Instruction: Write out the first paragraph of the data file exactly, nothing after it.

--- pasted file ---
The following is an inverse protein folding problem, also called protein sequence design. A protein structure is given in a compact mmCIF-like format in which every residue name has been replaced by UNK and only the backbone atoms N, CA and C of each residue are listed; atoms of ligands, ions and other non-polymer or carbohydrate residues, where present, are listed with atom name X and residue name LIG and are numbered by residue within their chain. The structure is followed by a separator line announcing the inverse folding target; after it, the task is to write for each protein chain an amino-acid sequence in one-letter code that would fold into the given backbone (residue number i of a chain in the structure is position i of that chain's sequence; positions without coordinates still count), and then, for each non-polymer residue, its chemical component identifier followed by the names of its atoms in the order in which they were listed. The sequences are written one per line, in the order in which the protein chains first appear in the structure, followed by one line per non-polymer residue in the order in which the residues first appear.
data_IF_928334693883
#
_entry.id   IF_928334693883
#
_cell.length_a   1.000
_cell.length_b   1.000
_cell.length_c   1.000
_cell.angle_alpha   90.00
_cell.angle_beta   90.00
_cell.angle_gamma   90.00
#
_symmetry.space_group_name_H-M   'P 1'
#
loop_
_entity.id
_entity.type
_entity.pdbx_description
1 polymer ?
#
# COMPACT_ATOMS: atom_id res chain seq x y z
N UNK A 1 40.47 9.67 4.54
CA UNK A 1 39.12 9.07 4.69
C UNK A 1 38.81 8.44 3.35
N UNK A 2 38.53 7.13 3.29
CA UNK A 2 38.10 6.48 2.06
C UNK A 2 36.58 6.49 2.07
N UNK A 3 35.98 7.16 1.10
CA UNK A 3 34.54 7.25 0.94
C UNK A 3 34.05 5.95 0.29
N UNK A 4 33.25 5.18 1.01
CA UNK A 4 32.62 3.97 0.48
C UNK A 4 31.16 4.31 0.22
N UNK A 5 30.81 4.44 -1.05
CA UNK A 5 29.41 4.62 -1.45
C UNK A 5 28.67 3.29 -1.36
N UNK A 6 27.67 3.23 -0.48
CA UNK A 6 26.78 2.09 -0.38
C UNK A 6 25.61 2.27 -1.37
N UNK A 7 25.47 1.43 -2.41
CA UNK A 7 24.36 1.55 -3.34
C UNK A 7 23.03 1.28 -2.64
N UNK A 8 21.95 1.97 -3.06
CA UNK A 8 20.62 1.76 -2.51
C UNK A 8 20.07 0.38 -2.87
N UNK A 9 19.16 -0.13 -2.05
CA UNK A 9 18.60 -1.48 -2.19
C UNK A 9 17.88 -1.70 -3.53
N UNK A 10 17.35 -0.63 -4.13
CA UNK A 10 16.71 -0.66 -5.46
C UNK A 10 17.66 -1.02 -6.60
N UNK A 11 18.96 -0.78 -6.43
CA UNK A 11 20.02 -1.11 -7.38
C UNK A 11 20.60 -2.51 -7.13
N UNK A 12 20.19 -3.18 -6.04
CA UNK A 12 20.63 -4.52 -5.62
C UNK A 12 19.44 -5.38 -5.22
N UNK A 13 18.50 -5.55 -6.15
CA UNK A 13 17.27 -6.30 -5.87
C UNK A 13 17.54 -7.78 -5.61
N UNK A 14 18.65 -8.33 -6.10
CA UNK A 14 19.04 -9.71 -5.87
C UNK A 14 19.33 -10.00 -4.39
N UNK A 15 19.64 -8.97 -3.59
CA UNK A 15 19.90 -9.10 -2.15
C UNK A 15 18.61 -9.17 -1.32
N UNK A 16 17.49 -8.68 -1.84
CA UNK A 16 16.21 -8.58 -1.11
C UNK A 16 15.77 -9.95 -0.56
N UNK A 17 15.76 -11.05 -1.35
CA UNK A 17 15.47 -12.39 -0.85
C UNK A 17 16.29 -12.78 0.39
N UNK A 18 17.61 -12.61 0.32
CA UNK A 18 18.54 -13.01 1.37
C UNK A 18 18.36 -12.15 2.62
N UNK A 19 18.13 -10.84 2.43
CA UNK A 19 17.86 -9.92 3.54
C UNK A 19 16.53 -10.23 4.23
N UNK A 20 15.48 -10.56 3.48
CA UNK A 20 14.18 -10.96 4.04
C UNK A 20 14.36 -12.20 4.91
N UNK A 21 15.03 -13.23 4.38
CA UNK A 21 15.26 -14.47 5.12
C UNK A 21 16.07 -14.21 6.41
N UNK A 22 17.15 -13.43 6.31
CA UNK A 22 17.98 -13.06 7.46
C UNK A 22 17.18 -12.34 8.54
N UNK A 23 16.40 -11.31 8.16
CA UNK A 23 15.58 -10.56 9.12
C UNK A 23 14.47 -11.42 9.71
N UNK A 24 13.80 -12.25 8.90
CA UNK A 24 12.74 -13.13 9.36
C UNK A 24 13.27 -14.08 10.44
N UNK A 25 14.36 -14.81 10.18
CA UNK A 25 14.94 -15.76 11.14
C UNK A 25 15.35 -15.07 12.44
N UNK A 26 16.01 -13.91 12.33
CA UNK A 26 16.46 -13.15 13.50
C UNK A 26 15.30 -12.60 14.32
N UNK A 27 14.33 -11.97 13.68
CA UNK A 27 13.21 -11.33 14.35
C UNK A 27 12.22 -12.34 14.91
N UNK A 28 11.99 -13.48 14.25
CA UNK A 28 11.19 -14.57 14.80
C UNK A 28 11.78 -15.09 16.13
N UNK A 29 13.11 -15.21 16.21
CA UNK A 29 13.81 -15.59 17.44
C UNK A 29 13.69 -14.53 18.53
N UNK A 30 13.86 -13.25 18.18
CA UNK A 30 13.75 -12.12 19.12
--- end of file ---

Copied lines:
The following is an inverse protein folding problem, also called protein sequence design. A protein structure is given in a compact mmCIF-like format in which every residue name has been replaced by UNK and only the backbone atoms N, CA and C of each residue are listed; atoms of ligands, ions and other non-polymer or carbohydrate residues, where present, are listed with atom name X and residue name LIG and are numbered by residue within their chain. The structure is followed by a separator line announcing the inverse folding target; after it, the task is to write for each protein chain an amino-acid sequence in one-letter code that would fold into the given backbone (residue number i of a chain in the structure is position i of that chain's sequence; positions without coordinates still count), and then, for each non-polymer residue, its chemical component identifier followed by the names of its atoms in the order in which they were listed. The sequences are written one per line, in the order in which the protein chains first appear in the structure, followed by one line per non-polymer residue in the order in which the residues first appear.